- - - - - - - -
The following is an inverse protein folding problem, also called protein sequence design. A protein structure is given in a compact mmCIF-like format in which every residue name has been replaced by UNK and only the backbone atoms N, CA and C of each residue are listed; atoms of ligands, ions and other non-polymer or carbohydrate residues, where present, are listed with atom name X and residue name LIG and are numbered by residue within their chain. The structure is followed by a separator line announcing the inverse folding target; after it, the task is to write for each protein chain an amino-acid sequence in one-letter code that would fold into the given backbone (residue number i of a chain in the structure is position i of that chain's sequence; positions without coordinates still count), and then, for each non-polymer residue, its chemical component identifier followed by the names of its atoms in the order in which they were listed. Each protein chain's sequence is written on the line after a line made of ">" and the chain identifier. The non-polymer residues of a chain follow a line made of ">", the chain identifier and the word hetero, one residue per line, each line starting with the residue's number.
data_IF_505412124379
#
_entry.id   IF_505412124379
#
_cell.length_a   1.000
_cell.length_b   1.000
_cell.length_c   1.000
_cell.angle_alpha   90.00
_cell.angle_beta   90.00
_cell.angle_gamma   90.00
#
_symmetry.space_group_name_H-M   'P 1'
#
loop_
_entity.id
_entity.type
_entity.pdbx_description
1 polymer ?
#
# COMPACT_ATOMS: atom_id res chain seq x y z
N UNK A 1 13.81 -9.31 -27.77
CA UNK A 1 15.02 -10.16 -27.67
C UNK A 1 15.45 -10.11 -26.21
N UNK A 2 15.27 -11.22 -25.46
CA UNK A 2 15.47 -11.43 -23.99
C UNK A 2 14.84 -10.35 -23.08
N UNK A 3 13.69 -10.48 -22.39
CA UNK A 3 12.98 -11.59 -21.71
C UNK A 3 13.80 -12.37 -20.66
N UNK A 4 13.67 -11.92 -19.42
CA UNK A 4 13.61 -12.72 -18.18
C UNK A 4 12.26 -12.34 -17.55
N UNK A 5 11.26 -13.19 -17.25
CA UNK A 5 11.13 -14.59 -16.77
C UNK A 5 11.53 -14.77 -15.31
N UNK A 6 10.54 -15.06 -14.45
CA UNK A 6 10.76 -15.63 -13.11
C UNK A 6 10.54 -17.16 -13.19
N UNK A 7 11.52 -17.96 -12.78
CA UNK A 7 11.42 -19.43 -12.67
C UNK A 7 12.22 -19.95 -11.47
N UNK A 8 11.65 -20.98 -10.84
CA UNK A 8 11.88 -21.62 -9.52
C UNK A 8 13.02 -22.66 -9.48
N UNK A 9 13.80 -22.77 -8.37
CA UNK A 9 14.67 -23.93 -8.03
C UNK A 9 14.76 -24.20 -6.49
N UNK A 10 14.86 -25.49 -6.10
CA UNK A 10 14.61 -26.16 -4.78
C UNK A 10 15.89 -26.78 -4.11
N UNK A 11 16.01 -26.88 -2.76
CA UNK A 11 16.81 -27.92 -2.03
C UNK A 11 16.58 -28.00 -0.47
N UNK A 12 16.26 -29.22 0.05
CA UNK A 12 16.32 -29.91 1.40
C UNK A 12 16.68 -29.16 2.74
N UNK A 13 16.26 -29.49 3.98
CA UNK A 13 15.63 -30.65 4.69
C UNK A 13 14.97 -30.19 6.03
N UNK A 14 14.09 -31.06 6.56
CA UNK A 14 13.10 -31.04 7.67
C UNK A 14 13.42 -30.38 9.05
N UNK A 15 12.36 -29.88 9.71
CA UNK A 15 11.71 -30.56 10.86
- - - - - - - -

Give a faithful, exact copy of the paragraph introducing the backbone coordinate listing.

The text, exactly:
The following is an inverse protein folding problem, also called protein sequence design. A protein structure is given in a compact mmCIF-like format in which every residue name has been replaced by UNK and only the backbone atoms N, CA and C of each residue are listed; atoms of ligands, ions and other non-polymer or carbohydrate residues, where present, are listed with atom name X and residue name LIG and are numbered by residue within their chain. The structure is followed by a separator line announcing the inverse folding target; after it, the task is to write for each protein chain an amino-acid sequence in one-letter code that would fold into the given backbone (residue number i of a chain in the structure is position i of that chain's sequence; positions without coordinates still count), and then, for each non-polymer residue, its chemical component identifier followed by the names of its atoms in the order in which they were listed. Each protein chain's sequence is written on the line after a line made of ">" and the chain identifier. The non-polymer residues of a chain follow a line made of ">", the chain identifier and the word hetero, one residue per line, each line starting with the residue's number.